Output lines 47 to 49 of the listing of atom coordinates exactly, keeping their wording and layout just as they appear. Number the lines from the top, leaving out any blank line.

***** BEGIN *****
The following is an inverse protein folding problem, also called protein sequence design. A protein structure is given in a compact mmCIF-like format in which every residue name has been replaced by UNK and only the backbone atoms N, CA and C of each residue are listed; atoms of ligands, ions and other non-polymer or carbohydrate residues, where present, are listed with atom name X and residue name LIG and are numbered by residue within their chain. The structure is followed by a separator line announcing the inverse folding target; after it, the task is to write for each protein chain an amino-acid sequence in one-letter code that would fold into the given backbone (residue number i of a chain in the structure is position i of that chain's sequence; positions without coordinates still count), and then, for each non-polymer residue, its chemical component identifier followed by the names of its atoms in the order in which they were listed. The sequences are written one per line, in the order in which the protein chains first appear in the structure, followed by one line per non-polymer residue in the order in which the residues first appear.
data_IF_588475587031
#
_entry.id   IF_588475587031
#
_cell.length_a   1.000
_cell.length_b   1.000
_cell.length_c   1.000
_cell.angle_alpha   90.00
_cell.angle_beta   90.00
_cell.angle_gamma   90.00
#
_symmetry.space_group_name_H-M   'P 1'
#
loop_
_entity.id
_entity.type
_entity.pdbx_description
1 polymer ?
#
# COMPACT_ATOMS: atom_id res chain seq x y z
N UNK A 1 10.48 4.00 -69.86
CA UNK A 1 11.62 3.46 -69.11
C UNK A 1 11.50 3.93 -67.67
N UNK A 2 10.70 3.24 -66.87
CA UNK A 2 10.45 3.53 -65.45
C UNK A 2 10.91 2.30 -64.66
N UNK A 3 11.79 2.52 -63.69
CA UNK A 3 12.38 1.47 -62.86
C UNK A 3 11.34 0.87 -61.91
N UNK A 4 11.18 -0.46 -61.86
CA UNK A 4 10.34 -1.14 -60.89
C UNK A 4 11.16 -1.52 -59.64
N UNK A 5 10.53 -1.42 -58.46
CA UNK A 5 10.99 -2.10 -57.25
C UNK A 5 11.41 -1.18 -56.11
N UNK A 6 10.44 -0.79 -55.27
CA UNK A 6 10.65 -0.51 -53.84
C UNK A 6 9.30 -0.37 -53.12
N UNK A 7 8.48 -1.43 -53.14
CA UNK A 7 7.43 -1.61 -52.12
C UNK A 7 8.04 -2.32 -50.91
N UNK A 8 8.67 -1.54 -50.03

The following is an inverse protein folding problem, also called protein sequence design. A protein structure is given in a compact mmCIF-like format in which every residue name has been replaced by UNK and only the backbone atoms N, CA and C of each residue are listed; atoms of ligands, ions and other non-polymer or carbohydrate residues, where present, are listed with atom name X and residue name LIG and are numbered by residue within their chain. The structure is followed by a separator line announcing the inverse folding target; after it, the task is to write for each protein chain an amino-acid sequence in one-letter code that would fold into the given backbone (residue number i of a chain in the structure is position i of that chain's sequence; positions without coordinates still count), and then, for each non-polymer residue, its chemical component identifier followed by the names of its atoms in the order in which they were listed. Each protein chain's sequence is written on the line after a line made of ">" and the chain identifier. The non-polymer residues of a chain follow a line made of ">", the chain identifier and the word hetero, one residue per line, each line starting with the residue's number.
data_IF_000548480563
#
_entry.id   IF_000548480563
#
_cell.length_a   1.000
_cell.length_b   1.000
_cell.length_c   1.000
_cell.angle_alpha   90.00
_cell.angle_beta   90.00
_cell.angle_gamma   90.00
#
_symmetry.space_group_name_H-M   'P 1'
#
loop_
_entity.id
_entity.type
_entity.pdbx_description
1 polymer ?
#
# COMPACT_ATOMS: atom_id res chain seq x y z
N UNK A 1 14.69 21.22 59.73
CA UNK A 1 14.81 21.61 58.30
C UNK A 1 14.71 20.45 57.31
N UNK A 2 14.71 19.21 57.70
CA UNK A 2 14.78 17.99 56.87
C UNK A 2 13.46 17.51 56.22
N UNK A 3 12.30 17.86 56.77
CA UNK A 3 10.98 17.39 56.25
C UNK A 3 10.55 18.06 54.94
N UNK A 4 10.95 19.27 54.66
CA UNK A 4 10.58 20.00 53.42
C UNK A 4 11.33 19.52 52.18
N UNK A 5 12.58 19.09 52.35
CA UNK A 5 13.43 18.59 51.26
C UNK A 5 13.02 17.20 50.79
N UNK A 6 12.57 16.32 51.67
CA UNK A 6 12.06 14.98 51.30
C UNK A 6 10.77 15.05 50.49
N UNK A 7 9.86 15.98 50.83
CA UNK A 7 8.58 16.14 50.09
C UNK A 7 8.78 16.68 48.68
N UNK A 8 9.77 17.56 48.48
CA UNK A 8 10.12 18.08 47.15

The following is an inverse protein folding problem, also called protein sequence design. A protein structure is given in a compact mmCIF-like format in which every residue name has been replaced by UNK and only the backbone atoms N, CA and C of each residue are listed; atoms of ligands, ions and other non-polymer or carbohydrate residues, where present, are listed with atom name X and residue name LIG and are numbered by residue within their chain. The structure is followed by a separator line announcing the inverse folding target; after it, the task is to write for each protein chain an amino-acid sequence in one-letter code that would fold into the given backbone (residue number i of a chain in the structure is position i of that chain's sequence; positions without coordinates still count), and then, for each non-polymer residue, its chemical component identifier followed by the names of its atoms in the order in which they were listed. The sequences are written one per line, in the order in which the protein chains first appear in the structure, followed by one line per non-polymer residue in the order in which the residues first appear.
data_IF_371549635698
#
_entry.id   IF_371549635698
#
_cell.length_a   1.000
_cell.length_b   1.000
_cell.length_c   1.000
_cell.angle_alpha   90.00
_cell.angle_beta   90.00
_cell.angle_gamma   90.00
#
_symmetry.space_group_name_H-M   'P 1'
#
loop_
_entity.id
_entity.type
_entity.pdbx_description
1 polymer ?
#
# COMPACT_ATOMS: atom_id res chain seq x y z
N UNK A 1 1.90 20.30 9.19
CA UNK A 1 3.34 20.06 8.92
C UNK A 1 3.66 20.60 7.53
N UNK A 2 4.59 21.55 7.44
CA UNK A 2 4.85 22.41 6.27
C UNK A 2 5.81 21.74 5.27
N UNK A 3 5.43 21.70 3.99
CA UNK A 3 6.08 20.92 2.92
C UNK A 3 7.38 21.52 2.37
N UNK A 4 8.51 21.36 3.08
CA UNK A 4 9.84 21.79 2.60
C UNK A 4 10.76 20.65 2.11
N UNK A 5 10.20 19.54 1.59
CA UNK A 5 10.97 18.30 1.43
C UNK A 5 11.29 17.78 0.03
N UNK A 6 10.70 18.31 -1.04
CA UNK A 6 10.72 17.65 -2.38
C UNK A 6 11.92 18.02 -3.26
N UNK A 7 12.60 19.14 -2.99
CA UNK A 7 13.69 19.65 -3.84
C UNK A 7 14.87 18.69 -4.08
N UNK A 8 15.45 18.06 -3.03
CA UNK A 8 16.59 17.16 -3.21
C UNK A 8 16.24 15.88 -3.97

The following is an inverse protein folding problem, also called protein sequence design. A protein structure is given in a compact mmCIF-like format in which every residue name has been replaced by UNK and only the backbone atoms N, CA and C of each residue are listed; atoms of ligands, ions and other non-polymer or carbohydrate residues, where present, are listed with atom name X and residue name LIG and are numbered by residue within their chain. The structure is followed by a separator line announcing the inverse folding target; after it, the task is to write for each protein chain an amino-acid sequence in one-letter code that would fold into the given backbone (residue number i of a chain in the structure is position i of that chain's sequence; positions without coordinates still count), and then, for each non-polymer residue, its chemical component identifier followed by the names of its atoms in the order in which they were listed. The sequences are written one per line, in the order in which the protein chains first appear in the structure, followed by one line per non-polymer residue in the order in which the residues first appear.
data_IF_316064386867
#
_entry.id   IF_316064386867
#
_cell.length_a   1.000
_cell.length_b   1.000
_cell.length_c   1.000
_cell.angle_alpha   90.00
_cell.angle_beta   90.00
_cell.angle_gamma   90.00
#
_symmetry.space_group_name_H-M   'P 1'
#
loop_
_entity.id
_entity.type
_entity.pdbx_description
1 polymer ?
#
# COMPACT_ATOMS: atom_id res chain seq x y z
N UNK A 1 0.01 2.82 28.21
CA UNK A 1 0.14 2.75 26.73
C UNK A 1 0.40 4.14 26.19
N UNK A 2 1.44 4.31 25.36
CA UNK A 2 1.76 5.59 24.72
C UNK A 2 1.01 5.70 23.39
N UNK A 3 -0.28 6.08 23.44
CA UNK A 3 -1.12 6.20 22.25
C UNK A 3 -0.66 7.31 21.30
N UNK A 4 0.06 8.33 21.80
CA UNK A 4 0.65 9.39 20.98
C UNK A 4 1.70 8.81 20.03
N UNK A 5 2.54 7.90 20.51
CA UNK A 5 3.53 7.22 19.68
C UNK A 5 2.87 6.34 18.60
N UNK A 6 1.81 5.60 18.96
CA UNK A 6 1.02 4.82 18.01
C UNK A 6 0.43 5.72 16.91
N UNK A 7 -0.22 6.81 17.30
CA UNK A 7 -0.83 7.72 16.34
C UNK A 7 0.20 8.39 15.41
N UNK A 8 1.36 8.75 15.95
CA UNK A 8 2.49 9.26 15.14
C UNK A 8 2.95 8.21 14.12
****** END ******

_entry.id   IF_000548480563
#
_cell.length_a   1.000